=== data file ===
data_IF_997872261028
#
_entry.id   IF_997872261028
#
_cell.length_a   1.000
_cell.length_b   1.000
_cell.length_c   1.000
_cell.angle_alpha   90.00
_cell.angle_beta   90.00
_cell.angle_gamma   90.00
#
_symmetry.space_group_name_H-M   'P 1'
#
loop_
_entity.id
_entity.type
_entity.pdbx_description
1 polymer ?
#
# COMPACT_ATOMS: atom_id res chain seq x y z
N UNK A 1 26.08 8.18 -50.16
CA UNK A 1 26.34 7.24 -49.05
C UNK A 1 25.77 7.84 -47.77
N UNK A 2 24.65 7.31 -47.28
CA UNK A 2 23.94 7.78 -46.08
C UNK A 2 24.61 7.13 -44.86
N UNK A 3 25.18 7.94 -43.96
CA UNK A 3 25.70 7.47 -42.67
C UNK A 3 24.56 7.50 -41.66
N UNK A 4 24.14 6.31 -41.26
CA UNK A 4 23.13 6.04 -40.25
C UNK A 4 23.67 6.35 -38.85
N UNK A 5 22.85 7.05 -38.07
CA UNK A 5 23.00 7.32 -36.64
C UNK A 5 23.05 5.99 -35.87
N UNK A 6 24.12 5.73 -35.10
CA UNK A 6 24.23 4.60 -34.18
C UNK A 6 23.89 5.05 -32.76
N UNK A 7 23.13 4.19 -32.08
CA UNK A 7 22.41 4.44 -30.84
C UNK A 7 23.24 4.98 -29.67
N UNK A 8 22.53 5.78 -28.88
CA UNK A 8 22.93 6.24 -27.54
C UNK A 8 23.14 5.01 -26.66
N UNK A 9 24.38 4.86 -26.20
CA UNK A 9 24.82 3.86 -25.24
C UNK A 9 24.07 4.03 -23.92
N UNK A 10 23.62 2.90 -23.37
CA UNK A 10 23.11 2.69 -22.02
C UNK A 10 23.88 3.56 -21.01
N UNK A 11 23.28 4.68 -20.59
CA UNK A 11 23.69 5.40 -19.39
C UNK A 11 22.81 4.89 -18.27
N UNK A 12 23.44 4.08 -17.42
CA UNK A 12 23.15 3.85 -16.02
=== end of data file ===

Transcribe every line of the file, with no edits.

data_IF_997872261028
#
_entry.id   IF_997872261028
#
_cell.length_a   1.000
_cell.length_b   1.000
_cell.length_c   1.000
_cell.angle_alpha   90.00
_cell.angle_beta   90.00
_cell.angle_gamma   90.00
#
_symmetry.space_group_name_H-M   'P 1'
#
loop_
_entity.id
_entity.type
_entity.pdbx_description
1 polymer ?
#
# COMPACT_ATOMS: atom_id res chain seq x y z
N UNK A 1 26.08 8.18 -50.16
CA UNK A 1 26.34 7.24 -49.05
C UNK A 1 25.77 7.84 -47.77
N UNK A 2 24.65 7.31 -47.28
CA UNK A 2 23.94 7.78 -46.08
C UNK A 2 24.61 7.13 -44.86
N UNK A 3 25.18 7.94 -43.96
CA UNK A 3 25.70 7.47 -42.67
C UNK A 3 24.56 7.50 -41.66
N UNK A 4 24.14 6.31 -41.26
CA UNK A 4 23.13 6.04 -40.25
C UNK A 4 23.67 6.35 -38.85
N UNK A 5 22.85 7.05 -38.07
CA UNK A 5 23.00 7.32 -36.64
C UNK A 5 23.05 5.99 -35.87
N UNK A 6 24.12 5.73 -35.10
CA UNK A 6 24.23 4.60 -34.18
C UNK A 6 23.89 5.05 -32.76
N UNK A 7 23.13 4.19 -32.08
CA UNK A 7 22.41 4.44 -30.84
C UNK A 7 23.24 4.98 -29.67
N UNK A 8 22.53 5.78 -28.88
CA UNK A 8 22.93 6.24 -27.54
C UNK A 8 23.14 5.01 -26.66
N UNK A 9 24.38 4.86 -26.20
CA UNK A 9 24.82 3.86 -25.24
C UNK A 9 24.07 4.03 -23.92
N UNK A 10 23.62 2.90 -23.37
CA UNK A 10 23.11 2.69 -22.02
C UNK A 10 23.88 3.56 -21.01
N UNK A 11 23.28 4.68 -20.59
CA UNK A 11 23.69 5.40 -19.39
C UNK A 11 22.81 4.89 -18.27
N UNK A 12 23.44 4.08 -17.42
CA UNK A 12 23.15 3.85 -16.02